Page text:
Solar tower in Northern Cape singeing birds, ecologist warns
Africa’s first concentrated solar power plant is singeing dozens of birds in an 800°C beam of heat and injuring hundreds more that fly into its mirrors.
But a conservation ecologist who spent a summer and a winter at Khi Solar One, near Upington in the Northern Cape, said the 50MW plant's affect on birds was less than expected.
HP van Heerden, from Stellenbosch University, found 324 injured or dead birds around the 205-metre solar tower at the heart of the complex, which was developed by Abengoa of Spain and has a 20-year power purchase agreement with Eskom.
Most were found in and around the 4,200 concave solar mirrors, or heliostats, that focus the sun's energy on the top of the tower, and the rest around the power generation unit and evaporation ponds.
Van Heerden said 61% of the deaths and injuries were caused by collisions and 14% of birds were singed.
The tower at Khi Solar One, which has been in full operation for four years, contains boiling tubes which have water from the Orange River pumped into them at high pressure. Steam is then heated to 500°C so it can turn a turbine at the top of the tower.
Computers adjust the angle of each of the heliostats throughout the day so that they harvest as much solar energy as possible, and Van Heerden said the panels were the greatest danger to birds.
“Most birds collided against structures in the area where the free-standing heliostats are, and mostly along the lower quarter of these structures, roughly 3.2-metres above the ground, involving the last two panels of each heliostat,” he said. “That’s at about the normal flight height of birds like red-headed finches and lark-like buntings.”
Most incidents occurred early in the morning or around sunset when birds are most active, and Van Heerden said this may be because the heliostats were often at right angles to the ground when the sun was low in the sky.
“This creates the illusion of an unbroken landscape and can completely confuse the birds,” he said.
Migrating birds and species that hunt prey in the air were fatally burnt during summer by “solar flux”, which is a concentrated beam of sunlight radiating from the heliostats past the top of the tower and reaching temperatures up to 800C.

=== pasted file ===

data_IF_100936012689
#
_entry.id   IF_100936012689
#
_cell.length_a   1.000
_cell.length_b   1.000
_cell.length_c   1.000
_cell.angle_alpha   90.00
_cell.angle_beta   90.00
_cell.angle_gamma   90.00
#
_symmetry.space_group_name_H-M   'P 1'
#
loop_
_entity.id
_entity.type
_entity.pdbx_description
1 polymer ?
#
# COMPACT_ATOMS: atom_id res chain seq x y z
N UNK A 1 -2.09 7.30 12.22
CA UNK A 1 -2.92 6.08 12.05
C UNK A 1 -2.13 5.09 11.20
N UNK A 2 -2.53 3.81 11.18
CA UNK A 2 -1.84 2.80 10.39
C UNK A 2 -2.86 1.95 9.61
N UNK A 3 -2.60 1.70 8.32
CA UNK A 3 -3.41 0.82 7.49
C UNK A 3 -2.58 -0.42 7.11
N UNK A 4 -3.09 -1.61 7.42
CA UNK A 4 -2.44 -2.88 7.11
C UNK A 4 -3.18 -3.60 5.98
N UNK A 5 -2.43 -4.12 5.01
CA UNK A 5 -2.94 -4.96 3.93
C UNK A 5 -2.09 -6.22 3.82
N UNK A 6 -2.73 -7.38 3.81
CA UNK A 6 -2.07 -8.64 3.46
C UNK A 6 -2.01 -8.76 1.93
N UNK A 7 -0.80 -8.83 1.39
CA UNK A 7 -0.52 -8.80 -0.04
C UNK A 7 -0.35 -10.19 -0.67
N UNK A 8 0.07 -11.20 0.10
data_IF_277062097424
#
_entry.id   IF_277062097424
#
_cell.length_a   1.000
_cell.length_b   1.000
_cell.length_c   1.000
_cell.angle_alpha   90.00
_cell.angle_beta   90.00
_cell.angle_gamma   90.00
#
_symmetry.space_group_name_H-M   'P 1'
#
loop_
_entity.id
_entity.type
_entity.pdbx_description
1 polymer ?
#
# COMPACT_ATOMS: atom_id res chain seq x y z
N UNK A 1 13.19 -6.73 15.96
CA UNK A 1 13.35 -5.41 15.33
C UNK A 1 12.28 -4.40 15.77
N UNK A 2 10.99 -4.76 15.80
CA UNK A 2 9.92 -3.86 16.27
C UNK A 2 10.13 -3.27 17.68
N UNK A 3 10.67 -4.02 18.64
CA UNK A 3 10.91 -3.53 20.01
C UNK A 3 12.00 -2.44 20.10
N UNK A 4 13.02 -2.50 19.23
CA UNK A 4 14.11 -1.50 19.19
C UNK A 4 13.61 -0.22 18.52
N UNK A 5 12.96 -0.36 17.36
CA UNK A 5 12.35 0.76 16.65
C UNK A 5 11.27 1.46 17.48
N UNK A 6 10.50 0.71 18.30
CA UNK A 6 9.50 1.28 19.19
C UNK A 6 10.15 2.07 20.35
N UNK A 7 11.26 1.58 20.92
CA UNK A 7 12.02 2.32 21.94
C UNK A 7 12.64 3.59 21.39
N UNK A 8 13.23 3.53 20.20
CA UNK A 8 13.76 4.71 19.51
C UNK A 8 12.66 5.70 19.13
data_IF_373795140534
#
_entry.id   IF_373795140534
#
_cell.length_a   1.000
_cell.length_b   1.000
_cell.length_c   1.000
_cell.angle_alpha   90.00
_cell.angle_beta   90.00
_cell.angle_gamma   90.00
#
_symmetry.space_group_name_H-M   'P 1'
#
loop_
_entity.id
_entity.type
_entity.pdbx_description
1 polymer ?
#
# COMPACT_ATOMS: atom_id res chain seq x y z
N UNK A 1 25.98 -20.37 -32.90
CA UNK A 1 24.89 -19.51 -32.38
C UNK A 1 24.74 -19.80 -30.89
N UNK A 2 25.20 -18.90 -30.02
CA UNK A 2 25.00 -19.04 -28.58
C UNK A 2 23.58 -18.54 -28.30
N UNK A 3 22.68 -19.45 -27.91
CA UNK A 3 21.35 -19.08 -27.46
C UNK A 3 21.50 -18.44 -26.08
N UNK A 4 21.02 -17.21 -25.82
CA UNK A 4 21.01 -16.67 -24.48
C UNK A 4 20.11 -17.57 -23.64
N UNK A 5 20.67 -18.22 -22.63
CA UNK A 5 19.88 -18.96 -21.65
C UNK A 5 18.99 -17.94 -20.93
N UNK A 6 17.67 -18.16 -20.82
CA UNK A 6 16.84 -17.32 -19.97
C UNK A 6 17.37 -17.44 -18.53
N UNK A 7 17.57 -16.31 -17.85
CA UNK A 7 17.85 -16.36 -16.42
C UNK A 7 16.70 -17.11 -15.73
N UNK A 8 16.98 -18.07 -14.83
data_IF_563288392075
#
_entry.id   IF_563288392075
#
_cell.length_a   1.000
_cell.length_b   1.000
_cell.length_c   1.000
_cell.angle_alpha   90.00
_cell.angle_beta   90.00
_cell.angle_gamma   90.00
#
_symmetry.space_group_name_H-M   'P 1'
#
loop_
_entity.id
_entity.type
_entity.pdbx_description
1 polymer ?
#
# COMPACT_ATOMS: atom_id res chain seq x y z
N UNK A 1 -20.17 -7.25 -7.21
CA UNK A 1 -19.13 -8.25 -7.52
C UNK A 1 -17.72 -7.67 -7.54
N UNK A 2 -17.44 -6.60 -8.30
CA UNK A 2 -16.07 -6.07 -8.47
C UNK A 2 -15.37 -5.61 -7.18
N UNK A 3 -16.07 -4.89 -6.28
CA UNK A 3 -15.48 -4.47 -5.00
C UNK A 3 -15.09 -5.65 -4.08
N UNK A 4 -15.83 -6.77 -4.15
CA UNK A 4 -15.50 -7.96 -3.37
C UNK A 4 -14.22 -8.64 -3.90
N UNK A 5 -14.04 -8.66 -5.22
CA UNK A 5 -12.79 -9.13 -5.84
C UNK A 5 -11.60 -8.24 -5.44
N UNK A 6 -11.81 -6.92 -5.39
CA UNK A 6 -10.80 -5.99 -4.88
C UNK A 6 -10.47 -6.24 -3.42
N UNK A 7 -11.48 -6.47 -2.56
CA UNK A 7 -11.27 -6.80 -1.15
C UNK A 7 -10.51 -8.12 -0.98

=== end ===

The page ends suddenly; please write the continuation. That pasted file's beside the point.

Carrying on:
“The bright light radiating from the mirrors of the towers can attract insects and, in the process, also insect-eating birds,” said Van Heerden.
Most of the singeing incidents were recorded when the heliostats were in a standby position while the power plant was not in operation.
Van Heerden said his research, for a master's degree, showed that the affect concentrating solar power towers have on birds could be minimised with good management, especially during downtime.
He said heliostats should be set in a horizontal position when power is not being generated, and programmed so that they were never at right angles to the ground.
He recorded 57 species of birds which included only one of conservation importance, the lanner falcon.
Most were seen in the Nama Karoo veld surrounding the power plant, but they included water birds such as flamingoes which arrived after the construction of evaporation ponds.
Van Heerden said reported claims from the US that solar towers could kill 28,000 birds in a year were not supported by his evidence.
One of his supervisors, Prof Karen Esler, said: “For perspective on the real affect of solar towers, one should compare bird fatalities around the site with those caused by other human activities in the area, such as farming, mining or the road network.”